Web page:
If so, there would be more than a 70% (19/27) chance that the Efreeti becomes incapable of casting wish if given three wishes that trigger this stress to grant.

Origin and Actual Meaning of ‘Stress and Consequences are Not HP’

Over the course of my interactions with the fate community, I’ve repeatedly encountered the mantra that Stress and Consequences are not HP and should not be treated as such. The comparison can be split into two easily analysable bits:

  • Stress is not HP, in that, unlike HP, Stress is a fuzzy abstracted thing not necessarily mapped 1:1 to the concrete state of a character’s health.
  • Consequences are not HP, in that, unlike HP, they can affect the narrative, ability to act etc.

For a long time, I thought they’re contrasts against D&D, which supposedly treat HP as a measure of concrete medical facts about the character’s state. Because describing the system in contrast to D&D seems to be a big trend in the communities. But recently I’ve encountered a definition of HP in D&D, and found that it isn’t all that concrete, and largely shares many degrees of abstraction and fuzziness with Stress:

D&D 5e:

Hit points represent a combination of physical and mental durability, the will to live, and luck. Creatures with more hit points are more difficult to kill. Those with fewer hit points are more fragile.

D&D 4e (predating release of the current edition of fate):

Over the course of a battle, you take damage from attacks. Hit points (hp) measure your ability to stand up to punishment, turn deadly strikes into glancing blows, and stay on your feet throughout a battle. Hit points represent more than physical endurance. They represent your character’s skill, luck, and resolve—all the factors that combine to help you stay alive in a combat situation.

And even the way things were written initially:

Anyway, keep in mind that the OA/D&D systems were never meant to be combat simulators, and all wise DMs ignored the few portions that lead in that direction. Damage and hit points in any game are most probably based on game considerations that have nothing to do with actual human or animal frailties, if you will. […] In a game, details of such things are pretty well minor considerations, never to be dealt with in any sort of mechanic that is based on actuality, or else the whole reason for the game form, adventure on an onging basis with a heroic game persona, is lost.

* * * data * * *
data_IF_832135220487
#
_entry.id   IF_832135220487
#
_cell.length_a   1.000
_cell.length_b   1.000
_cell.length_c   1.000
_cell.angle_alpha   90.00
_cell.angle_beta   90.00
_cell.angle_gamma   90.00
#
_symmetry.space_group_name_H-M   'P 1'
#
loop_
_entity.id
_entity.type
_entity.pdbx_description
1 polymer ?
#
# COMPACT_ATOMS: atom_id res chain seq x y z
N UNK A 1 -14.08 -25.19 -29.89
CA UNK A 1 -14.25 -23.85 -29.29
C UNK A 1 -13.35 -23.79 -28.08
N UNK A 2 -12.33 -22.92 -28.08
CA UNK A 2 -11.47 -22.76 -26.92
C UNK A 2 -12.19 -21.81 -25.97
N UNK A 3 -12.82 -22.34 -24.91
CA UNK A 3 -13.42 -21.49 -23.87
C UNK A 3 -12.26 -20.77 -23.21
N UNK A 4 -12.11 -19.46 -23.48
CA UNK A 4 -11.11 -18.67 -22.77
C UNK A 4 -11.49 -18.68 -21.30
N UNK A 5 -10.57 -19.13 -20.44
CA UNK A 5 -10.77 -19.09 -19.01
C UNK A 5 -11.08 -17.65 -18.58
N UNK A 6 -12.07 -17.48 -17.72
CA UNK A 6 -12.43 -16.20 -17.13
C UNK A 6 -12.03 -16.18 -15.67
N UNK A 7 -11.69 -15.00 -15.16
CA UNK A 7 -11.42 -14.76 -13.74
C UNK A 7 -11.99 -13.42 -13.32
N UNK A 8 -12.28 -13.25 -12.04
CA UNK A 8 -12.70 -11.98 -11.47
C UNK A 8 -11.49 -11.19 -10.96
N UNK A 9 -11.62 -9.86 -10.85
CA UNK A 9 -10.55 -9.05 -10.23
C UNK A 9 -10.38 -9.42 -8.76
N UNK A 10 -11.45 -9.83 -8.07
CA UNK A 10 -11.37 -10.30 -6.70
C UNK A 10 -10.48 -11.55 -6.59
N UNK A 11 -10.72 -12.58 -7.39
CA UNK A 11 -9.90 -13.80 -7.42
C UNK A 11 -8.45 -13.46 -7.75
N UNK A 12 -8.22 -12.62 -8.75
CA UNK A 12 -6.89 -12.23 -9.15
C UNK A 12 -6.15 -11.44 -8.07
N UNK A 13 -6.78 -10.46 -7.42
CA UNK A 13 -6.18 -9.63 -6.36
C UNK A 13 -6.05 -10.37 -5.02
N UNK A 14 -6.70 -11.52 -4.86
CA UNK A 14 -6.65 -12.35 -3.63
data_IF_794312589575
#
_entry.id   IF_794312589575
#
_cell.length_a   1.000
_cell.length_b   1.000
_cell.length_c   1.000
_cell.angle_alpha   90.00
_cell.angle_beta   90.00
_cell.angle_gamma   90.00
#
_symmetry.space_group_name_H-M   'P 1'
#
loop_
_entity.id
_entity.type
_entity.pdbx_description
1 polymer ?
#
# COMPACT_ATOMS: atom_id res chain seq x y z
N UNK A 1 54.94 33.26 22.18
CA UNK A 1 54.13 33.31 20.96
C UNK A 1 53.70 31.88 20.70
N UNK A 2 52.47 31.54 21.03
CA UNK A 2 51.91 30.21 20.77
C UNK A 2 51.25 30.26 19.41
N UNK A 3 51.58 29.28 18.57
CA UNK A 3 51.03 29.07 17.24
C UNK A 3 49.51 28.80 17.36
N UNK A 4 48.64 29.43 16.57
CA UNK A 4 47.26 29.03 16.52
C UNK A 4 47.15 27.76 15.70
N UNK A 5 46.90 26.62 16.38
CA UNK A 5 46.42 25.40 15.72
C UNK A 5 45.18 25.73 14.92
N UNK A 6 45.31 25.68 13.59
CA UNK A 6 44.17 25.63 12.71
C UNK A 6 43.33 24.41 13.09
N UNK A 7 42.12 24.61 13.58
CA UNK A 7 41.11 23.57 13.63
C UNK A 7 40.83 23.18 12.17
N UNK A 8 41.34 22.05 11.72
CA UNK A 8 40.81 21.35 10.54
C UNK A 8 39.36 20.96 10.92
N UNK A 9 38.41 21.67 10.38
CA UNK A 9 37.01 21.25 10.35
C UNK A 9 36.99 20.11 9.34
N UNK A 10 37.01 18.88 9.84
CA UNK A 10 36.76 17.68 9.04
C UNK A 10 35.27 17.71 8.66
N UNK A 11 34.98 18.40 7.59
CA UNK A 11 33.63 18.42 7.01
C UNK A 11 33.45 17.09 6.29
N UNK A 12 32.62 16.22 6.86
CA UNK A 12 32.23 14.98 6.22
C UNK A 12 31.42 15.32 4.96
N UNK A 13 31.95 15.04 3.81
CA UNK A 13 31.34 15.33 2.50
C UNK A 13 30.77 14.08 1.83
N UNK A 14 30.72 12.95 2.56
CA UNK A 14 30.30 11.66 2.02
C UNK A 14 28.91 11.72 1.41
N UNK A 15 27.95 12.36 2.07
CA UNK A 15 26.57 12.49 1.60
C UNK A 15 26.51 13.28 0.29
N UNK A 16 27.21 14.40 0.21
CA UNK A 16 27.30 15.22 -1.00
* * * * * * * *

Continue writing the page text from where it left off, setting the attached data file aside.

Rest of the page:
(Emphases mine.)

Even our own tag wiki for hit-points states outright that they’re an abstraction.

So these descriptions of what HPs are seem to be invalidate my assumption that the former statement is based on overgeneralising HP from D&D to the understanding of RPGs in general or on assuming that the meaning of HP implies D&D HP.

But that, in turn, complicates my understanding of where the second statement originates from. If one isn’t to read ‘HP’ as ‘D&D HP’, then one can quickly discover that, for example, HP in GURPS or Health Boxes in Storyteller (WoD) do provide effects that affect the narrative, such as making it harder to perform certain actions, just as much if not more than Consequences can.

So it seems to me that neither the contrast to D&D, nor to the broader umbrella of the concept of HP in RPGs in general in its many implementations, can account for the origin of the mantra.

Thus I’d like to know: How did it originate? Was it a result of a misreading of the D&D definition at the time of publishing of fate-core, or is it based on comparison to HPs in a game where they simultaneously are concrete and yet don’t provide the effects that concrete state of being wounded would entail? Or is there perhaps another explanation for what the statement is meant to compare them to? Or is it a case of trying to oppose to a DeadUnicornTrope of HP?

Because to understand what ‘X is not Y’ actually means, one needs to understand what is meant by Y.

How to mitigate backend stress generated from malicious traffic

I want to reduce, or mitigate the effects of, malicious layer 7 traffic (targeted attacks, generic evil automated crawling) which reaches my backend making it very slow and even unavailable. This regards load-based attacks as described in the excellent answer

Assume that:

  1. I use a not very fast backend/CMS (e.g ~1500ms TTFB for every dynamically generated page). Optimizing this is not possible, or simply very expensive in terms of effort.
  2. I’ve fully scaled up, i.e I’m on the fastest H/W possible.
  3. I cannot scale out, i.e the CMS does not support master-to-master replication, so it’s only served by a single node.
  4. I use a CDN in front of the backend, powerful enough to handle any traffic, which caches responses for a long time (e.g 10 days). Cached responses (hits) are fast and do not touch my backend again. Misses will obviously reach my backend.
  5. The IP of my backend is unknown to attackers/bots.
  6. Some use cases, e.g POST requests or logged in users (small fraction of total site usage), are set to bypass the CDN’s cache so they always end up hitting the backend.
  7. Changing anything on the URL in a way that makes it new/unique to the CDN (e.g addition of a &_foo=1247895239) will always end up hitting the backend.